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NEPHROLYSIS, URETEROLYSIS AND NEPHROPEXY:  AN ANALYSIS OF THIRTY CONSECUTIVE OPERATIONS WITH DESCRIPTION OF TECHNIC

VINCENT J. O'CONOR
Arch Surg. 1929;18(4):1263-1272. doi:10.1001/archsurg.1929.01140130353022.
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There is probably no subject in medical literature which has given rise to such extreme divergence of opinion as the relative importance of abnormal renal mobility as an etiologic factor in the production of lumbar, abdominal and pelvic pain.

In more recent years, the association of faulty ureteral or renal pelvic drainage with the persistence or recurrence of renal infection, the formation of calculi and the development of hydronephrosis has furnished additional study and controversy among those most interested in these subjects.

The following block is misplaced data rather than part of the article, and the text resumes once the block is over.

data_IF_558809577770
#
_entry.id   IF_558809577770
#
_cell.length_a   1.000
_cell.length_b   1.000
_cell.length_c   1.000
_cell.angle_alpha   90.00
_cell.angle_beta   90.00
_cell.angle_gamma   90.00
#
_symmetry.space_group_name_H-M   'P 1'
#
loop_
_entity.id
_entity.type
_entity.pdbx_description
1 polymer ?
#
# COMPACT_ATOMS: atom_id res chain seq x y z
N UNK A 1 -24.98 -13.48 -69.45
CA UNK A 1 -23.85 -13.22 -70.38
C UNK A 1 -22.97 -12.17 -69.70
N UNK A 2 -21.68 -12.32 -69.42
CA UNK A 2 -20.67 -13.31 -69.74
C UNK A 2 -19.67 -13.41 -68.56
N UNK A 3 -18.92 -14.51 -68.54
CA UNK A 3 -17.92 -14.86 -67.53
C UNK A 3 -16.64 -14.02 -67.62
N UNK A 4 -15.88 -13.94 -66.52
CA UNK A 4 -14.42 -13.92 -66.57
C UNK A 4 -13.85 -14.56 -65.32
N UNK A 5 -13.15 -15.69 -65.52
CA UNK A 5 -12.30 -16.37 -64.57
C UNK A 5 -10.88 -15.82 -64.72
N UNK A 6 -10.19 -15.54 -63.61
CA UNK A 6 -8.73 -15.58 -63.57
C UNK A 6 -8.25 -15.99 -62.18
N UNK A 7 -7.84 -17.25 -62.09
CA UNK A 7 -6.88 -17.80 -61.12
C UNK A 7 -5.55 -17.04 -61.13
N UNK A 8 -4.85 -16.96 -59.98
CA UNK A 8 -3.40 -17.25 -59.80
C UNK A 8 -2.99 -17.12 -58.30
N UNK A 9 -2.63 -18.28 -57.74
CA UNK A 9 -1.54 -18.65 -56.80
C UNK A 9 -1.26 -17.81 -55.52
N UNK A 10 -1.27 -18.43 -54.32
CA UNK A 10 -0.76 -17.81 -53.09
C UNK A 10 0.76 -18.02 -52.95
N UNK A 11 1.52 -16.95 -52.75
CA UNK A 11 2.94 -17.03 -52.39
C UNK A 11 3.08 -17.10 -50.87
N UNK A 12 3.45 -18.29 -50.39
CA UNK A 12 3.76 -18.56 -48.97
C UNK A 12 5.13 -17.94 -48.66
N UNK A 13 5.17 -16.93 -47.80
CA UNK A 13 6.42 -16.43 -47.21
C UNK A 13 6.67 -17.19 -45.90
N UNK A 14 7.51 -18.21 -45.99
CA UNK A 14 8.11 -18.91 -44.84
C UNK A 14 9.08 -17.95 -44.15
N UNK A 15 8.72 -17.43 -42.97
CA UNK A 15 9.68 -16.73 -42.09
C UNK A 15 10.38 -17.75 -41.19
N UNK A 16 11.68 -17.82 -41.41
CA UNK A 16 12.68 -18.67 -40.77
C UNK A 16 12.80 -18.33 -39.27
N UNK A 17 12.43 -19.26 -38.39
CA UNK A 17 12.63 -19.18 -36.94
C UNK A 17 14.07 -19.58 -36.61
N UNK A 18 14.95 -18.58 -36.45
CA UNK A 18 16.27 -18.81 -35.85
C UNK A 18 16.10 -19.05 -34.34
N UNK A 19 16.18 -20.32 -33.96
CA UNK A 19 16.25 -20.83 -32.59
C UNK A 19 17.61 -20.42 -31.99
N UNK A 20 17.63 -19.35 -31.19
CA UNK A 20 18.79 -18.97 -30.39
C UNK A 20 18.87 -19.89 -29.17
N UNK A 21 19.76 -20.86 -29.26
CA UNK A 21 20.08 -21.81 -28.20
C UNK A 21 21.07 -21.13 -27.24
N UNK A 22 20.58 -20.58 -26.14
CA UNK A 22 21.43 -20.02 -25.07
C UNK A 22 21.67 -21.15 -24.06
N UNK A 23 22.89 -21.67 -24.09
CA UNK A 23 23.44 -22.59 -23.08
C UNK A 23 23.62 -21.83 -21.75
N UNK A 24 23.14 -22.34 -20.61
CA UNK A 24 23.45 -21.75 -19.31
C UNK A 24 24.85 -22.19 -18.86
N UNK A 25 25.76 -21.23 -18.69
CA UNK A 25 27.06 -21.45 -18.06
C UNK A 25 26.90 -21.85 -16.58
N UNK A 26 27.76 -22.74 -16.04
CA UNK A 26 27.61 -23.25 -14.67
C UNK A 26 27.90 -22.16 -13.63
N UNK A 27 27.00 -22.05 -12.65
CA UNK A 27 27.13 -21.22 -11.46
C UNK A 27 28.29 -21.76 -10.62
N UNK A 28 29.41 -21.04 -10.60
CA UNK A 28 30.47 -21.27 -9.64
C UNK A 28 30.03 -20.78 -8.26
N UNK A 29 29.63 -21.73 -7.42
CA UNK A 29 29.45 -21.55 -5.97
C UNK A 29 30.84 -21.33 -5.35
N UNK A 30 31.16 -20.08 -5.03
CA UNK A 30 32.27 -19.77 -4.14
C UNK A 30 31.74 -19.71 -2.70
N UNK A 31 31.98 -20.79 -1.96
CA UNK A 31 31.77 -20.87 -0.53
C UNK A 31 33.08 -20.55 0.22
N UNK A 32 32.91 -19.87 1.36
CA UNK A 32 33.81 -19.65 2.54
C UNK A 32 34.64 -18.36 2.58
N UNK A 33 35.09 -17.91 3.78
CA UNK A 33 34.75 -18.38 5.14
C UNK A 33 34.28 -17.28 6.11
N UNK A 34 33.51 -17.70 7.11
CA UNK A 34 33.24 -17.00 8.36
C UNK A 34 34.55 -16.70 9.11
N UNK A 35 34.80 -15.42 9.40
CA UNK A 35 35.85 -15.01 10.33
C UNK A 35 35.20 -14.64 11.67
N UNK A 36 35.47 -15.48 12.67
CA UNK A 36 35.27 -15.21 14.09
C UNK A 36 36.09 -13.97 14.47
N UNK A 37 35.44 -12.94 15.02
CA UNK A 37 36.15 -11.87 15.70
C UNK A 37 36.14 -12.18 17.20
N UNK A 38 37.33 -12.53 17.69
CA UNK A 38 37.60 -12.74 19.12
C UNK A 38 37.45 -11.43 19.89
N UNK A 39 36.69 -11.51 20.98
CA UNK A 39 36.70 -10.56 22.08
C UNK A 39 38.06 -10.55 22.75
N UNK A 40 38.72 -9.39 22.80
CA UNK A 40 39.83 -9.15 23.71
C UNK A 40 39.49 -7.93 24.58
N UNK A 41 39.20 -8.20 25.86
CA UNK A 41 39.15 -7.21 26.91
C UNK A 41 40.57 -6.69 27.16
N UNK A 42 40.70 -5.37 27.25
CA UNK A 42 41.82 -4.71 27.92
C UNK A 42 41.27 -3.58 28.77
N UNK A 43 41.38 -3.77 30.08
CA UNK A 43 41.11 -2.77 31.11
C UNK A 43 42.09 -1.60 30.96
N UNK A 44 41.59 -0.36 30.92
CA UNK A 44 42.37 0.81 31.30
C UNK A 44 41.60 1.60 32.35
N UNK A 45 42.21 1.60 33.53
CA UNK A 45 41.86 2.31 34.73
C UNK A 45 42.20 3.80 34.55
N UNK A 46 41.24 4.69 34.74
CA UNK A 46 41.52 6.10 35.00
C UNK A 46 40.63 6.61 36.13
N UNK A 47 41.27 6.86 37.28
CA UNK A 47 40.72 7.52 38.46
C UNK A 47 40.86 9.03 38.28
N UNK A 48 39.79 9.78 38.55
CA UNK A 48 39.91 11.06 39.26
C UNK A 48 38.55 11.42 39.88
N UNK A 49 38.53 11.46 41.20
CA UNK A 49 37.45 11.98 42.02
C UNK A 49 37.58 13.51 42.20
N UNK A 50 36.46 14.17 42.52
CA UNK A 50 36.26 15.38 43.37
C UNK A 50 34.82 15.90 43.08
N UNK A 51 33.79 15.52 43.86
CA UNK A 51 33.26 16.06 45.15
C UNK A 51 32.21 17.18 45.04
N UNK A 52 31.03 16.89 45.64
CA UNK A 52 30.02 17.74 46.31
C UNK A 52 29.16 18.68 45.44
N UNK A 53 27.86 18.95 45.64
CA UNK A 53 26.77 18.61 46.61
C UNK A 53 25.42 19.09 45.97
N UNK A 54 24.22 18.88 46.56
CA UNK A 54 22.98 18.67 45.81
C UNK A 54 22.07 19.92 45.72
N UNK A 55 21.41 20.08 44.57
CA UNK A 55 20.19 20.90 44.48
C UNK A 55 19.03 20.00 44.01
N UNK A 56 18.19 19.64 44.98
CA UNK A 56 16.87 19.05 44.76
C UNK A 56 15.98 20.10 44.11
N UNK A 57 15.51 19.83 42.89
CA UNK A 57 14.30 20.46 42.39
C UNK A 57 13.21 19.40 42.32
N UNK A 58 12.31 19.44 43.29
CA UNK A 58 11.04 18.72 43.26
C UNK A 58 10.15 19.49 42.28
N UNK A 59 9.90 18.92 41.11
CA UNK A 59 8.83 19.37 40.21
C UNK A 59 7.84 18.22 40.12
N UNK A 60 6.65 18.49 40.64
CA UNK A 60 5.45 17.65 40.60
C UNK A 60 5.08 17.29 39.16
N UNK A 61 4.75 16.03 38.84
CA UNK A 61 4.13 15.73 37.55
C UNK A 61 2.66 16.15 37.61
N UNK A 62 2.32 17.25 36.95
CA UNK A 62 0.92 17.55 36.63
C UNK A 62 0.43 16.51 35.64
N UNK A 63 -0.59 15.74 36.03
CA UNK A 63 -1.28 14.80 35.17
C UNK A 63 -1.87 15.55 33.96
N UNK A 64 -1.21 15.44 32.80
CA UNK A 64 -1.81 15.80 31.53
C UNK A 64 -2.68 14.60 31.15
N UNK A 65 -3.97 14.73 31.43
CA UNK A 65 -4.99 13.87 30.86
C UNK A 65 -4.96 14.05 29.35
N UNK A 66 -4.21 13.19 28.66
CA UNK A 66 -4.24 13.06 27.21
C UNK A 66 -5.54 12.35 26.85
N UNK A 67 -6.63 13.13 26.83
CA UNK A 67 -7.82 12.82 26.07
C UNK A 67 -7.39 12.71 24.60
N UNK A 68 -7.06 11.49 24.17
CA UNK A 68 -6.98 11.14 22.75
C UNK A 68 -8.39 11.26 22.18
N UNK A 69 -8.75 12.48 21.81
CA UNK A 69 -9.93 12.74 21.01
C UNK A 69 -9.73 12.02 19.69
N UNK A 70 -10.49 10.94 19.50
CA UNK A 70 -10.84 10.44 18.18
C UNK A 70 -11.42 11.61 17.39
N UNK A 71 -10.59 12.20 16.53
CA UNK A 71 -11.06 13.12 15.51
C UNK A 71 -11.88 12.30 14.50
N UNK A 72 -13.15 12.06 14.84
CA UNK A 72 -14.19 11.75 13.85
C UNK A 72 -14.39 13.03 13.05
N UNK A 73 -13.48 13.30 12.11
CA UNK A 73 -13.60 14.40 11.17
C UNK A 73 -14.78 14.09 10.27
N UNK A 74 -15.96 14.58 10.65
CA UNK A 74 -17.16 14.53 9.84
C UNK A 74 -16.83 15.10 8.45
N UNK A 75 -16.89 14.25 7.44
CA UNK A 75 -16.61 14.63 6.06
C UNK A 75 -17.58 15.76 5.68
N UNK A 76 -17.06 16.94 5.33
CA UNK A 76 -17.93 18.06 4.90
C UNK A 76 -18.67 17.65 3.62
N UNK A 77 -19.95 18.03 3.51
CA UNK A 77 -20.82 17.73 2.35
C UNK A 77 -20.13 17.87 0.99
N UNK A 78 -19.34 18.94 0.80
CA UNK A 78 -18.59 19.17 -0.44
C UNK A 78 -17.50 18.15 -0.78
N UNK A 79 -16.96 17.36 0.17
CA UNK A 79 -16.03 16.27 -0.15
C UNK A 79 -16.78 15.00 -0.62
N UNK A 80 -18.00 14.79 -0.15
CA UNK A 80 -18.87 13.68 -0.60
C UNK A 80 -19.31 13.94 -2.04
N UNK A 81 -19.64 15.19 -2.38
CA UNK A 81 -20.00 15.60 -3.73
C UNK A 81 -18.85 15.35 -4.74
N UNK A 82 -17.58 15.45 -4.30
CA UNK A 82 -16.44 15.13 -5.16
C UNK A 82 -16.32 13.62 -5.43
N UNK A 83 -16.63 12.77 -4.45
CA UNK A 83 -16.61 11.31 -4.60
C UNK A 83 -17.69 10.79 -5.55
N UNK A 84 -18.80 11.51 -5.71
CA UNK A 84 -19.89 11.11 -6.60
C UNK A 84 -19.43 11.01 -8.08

With the marked improvement in modern methods of urologic diagnosis, notably the procedure of clearly outlining the ureter and renal pelvis with opaque material in the roentgenogram, it might seem that sufficiently accurate data could be obtained to decide whether or not, in a carefully studied patient, abnormal renal mobility actually resulted in distressing or damaging sequelae.

On the contrary, additional information of obstructive processes in and about

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